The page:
Latvia’s digital health startup Anatomy Next has launched Anatomy.app, an online digital anatomy training platform for medical students, students in the health professions, and medical educational institutions.
Marking a year since we entered the Covid19 pandemic, the need for effective digital tools for remote learning has grown faster than ever, the company said in a statement.
“The advantage of Anatomy.app is its object-oriented approach, which encourages interactive study and learning. The platform parallels the hands-on learning experienced in actual dissection. Complex anatomical structures and relationships that are normally concealed become accessible with the help of realistic, interactive 3D models,” said Teodoro Forcht Dagi, a Professor at Queen’s University Belfast, and a director of Anatomy Next.
The main focus of Anatomy Next is a subscription-based product targeting medical, dental, nursing and physiotherapy students. For a monthly fee, users have access to highly accurate, interactive digital 3D human anatomy models, as well as brief and relevant accompanying articles and the ability to test themselves on Anatomy.app. Besides, students can always access an online anatomy encyclopedia at Anatomy.net.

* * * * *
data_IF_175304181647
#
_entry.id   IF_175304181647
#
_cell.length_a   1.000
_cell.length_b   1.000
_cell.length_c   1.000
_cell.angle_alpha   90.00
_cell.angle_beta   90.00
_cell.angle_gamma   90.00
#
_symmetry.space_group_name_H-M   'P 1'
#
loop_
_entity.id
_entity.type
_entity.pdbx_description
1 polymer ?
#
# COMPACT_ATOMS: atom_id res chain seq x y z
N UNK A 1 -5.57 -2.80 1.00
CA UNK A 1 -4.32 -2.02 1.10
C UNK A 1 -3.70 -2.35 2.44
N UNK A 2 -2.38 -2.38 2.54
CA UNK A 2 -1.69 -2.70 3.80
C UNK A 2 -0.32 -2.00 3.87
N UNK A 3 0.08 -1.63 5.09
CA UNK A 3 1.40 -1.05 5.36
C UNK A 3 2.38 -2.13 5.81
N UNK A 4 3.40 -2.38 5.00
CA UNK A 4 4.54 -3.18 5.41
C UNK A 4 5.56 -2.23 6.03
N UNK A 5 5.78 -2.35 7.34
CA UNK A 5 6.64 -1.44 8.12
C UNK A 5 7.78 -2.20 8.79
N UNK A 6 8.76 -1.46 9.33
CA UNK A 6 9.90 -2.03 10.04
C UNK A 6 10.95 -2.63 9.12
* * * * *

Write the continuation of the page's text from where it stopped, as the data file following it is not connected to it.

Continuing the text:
“The amount of medical knowledge required to be an up-to-date specialist keeps growing even as the duration of medical studies and speciality training remains the same. Optimizing the learning process, therefore, is more important than ever,” said Uldis Zarins, the CEO and Founder of Anatomy Next.
“Our goal is to assist educational institutions in providing the best possible education by enabling and supporting optimal learning methods and facilitating guided independent learning. Our solution keeps the teaching institution at the centre of the teaching process but allows students to learn in ways that are
best for them,” Zarins said.
The University of Michigan’s School of Dentistry tested Anatomy.app last year and found it helpful for pandemic-era remote teaching and learning.
“Due to the pandemic, the traditional in-person class was not possible and 110 students heavily relied on the app for their education,” said professors Andrea Pobocik and Hera Kim-Berman. “The visual guide is a good resource for online education and for self-paced study. The students used and benefited from this application during the dental anatomy course.”